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Yes as @Tim-ANC mentioned in the above post I forgot to ask if you put a little grease on the plunger before installing the new one.  I believe it is mentioned in the service manual or here somewhere but needs to be done....

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Thanks. The plug is wet and dark when I try to start it and it won’t actually start. So it’s getting fuel. 
 

So if the enrichment valve isn’t sealing good against the carb bore you would think it would still start? Because when I remove the enrichment valve completely it runs and I feel the air sucking in the carb bore where it was. So with the enrichment removed it’s getting extra air, no?

 

I will try and lean out the mixture and grab the other type of sparkplug 

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Seem to remember the plunger is what got you running a while back , might not be 100% right just yet ---- what carb do you have on the atv ?  the one that came with it ? Did we ever check the code to see if it is the correct carb ? --- what about the cable being messed up and holding it back a bit ? Is the cable smooth or sticky 

 

I had to bite the bullet and buy a carb new OEM for my 450 in the past , never could get it right 

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Posted (edited)
1 hour ago, Fishfiles said:

Seem to remember the plunger is what got you running a while back , might not be 100% right just yet ---- what carb do you have on the atv ?  the one that came with it ? Did we ever check the code to see if it is the correct carb ? --- what about the cable being messed up and holding it back a bit ? Is the cable smooth or sticky 

 

I had to bite the bullet and buy a carb new OEM for my 450 in the past , never could get it right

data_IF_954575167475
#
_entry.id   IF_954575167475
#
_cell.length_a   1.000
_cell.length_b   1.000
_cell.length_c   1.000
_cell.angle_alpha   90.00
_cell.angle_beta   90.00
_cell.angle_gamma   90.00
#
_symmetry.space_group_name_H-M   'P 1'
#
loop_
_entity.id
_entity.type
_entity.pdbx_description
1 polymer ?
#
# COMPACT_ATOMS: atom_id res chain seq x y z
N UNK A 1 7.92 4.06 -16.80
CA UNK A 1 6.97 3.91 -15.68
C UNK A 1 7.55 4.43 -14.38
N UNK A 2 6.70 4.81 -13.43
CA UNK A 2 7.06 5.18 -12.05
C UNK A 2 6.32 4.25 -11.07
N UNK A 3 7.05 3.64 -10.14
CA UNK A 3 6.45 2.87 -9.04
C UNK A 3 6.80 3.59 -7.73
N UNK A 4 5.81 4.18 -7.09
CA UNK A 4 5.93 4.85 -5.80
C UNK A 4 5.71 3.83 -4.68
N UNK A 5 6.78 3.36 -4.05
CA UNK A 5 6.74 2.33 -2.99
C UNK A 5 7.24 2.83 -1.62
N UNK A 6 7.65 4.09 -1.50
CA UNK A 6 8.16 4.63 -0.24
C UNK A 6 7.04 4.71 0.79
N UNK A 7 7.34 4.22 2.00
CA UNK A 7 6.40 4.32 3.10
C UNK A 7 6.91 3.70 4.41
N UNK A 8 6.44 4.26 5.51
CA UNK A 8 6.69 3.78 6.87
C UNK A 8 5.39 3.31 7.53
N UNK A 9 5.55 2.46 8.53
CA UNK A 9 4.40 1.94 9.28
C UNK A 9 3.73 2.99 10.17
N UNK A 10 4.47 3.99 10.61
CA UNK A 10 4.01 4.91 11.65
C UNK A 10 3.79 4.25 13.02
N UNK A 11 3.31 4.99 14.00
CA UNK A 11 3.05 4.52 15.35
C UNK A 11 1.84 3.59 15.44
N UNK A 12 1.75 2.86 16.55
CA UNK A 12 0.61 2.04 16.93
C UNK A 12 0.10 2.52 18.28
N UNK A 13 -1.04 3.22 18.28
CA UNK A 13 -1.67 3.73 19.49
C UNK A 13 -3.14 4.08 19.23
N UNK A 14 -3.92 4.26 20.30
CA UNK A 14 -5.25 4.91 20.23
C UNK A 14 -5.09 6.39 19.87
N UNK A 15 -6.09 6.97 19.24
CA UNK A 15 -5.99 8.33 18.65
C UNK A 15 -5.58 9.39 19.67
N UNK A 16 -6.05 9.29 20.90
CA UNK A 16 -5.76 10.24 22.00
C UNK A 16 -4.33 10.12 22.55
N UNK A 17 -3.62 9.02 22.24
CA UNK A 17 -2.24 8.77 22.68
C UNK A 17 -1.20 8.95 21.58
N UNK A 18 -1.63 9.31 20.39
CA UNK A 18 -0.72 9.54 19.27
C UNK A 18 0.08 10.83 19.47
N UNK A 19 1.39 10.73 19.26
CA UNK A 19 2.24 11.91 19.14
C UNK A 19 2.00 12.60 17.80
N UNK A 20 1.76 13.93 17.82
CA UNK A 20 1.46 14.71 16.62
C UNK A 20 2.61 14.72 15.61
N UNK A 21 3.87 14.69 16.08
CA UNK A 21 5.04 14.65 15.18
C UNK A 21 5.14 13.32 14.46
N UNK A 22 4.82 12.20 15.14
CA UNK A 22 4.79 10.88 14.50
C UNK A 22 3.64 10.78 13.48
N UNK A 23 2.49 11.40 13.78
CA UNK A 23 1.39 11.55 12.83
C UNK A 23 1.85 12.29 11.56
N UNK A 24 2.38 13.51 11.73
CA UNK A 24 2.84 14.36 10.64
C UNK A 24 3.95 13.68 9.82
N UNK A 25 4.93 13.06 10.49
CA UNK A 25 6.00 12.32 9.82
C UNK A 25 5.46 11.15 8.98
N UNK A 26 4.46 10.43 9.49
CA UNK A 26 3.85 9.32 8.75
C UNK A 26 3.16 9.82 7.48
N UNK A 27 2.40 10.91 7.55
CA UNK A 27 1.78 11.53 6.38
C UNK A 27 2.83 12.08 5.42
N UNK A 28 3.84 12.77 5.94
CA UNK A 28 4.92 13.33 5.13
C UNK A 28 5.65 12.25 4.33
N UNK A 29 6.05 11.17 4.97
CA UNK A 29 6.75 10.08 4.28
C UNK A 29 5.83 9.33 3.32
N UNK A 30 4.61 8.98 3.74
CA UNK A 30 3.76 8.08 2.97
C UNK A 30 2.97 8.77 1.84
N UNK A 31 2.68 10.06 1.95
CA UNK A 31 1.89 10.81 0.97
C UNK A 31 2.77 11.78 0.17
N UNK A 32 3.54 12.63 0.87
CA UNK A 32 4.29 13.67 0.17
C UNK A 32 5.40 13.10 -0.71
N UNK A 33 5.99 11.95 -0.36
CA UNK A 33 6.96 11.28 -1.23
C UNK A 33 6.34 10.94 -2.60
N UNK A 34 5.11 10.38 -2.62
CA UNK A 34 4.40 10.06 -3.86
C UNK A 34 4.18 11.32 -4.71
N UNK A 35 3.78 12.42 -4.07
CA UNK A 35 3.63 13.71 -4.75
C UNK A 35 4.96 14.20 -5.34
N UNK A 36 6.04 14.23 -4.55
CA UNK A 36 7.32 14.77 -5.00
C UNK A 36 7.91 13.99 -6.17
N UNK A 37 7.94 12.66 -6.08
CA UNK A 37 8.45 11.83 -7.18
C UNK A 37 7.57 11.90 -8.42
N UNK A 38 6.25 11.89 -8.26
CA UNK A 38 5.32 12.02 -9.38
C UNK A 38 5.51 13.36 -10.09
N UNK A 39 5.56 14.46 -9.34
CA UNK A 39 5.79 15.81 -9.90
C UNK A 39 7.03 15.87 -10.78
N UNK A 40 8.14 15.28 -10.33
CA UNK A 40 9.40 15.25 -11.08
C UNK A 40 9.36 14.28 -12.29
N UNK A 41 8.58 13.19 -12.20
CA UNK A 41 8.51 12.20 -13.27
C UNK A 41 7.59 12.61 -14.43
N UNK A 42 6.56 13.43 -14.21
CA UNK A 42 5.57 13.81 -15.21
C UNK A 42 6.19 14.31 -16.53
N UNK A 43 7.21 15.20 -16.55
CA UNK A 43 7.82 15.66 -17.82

OEM carb, checked the number on it that it’s in fact the OEM one. @retro confirmed this a while back with me. Carb has been cleaned and rebuild (shindy kit). Plunger is OEM Honda from the dealer. 
 

Cable is smooth moving. I checked it as well. 
 

unless something with the enrichment passages is still a bit buggered/blocked?

Edited by freebo86

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Very possible you’re simply running rich. How many turns out are you on the pilot screw? Quite possibly a sticky cable OR if cable was replaced—it’s too short. 
 

im pretty sure way back you proved this was the OEM carb.  

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1 minute ago, Goober said:

Very possible you’re simply running rich. How many turns out are you on the pilot screw? Quite possibly a sticky cable OR if cable was replaced—it’s too short. 
 

im pretty sure way back you proved this was the OEM carb.  


Yes, oem carb. 
 

2.5 turns out. Cable is smooth moving. Already checked this out. 

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IDK spec on these—I’d lean it by 1/2 turn and readjust the idle. 
 

what altitude are you? Does the service manual state a high altitude adjustment for the model?

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So freebo I did an experiment with my 450 this morning.  I wanted to see what happens when I have ridden the 450 until warmed up then shut off for a few minutes, and turn back on.  I tried while still warm with the choke button pulled out and it didn't want to start very well as I would expect, too much fuel.  So we had talked the other night in chat about this and I wanted to how mine worked.  So when warm I can't use the choke to restart, it did but sounded like it was gonna stall.  I think you said you also use no choke when trying to start warm so according to my experiment it's the way you should be doing it.  And unfortunately for you it sounds like it still gets too much fuel.....

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By chance did the seat for the throttle valve (main jet holder holds it in place) fall out while working on the carb? That would give it unrestricted fuel spray and when you remove the EV it's possible it lets in the little extra amount of air to help make the flooded motor start. All the enrichment valve does is open another passage to let extra fuel/air mixture in to aid in cold starts (unlike a choke that blocks air causing a richer condition).